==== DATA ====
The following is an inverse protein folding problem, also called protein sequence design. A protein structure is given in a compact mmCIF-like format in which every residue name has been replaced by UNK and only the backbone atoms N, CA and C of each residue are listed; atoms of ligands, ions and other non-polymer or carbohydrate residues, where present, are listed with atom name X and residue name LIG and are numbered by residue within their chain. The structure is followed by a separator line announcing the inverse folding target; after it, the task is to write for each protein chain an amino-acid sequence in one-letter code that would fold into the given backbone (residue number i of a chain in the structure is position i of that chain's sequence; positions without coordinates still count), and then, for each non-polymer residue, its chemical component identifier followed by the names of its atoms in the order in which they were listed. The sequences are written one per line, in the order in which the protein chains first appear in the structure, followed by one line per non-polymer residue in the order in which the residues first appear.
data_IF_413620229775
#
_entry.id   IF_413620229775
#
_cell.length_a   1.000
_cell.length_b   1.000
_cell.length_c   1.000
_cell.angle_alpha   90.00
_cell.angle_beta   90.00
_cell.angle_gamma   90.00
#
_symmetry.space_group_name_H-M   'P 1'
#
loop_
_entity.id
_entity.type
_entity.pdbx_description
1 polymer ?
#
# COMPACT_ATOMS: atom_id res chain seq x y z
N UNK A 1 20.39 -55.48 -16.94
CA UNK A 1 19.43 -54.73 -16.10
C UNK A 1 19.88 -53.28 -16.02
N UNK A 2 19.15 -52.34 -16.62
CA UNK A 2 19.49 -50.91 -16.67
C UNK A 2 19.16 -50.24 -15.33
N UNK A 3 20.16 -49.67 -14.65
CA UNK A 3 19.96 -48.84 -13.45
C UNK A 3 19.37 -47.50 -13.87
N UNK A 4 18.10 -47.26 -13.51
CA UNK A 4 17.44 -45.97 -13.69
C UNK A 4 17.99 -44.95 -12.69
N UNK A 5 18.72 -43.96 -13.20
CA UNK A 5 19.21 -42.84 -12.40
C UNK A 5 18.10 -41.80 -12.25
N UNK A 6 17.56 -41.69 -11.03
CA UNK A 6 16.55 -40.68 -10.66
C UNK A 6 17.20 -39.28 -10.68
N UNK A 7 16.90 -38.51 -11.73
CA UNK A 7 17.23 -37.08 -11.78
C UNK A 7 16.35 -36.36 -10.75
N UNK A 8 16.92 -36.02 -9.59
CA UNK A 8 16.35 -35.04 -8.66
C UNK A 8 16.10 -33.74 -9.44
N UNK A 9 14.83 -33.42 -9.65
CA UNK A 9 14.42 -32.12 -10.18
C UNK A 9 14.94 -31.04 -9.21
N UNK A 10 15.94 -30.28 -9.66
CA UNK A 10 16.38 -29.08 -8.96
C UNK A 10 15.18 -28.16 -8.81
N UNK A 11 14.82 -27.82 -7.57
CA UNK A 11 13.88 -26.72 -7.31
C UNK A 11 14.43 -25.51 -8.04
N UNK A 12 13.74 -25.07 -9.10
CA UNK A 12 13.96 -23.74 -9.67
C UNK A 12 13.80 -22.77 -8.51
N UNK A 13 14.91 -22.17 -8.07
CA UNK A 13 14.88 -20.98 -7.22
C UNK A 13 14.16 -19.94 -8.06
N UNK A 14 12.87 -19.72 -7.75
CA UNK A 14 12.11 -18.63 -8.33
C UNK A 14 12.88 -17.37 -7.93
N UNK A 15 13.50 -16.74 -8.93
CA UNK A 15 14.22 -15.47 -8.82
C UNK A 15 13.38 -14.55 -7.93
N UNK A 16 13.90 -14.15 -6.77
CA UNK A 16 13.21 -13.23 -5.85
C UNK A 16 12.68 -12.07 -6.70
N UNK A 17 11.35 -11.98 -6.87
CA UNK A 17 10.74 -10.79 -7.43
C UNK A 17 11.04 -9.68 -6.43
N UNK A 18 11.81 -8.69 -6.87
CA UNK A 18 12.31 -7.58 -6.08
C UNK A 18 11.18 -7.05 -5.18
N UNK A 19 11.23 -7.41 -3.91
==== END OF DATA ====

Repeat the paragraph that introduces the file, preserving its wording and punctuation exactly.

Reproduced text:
The following is an inverse protein folding problem, also called protein sequence design. A protein structure is given in a compact mmCIF-like format in which every residue name has been replaced by UNK and only the backbone atoms N, CA and C of each residue are listed; atoms of ligands, ions and other non-polymer or carbohydrate residues, where present, are listed with atom name X and residue name LIG and are numbered by residue within their chain. The structure is followed by a separator line announcing the inverse folding target; after it, the task is to write for each protein chain an amino-acid sequence in one-letter code that would fold into the given backbone (residue number i of a chain in the structure is position i of that chain's sequence; positions without coordinates still count), and then, for each non-polymer residue, its chemical component identifier followed by the names of its atoms in the order in which they were listed. The sequences are written one per line, in the order in which the protein chains first appear in the structure, followed by one line per non-polymer residue in the order in which the residues first appear.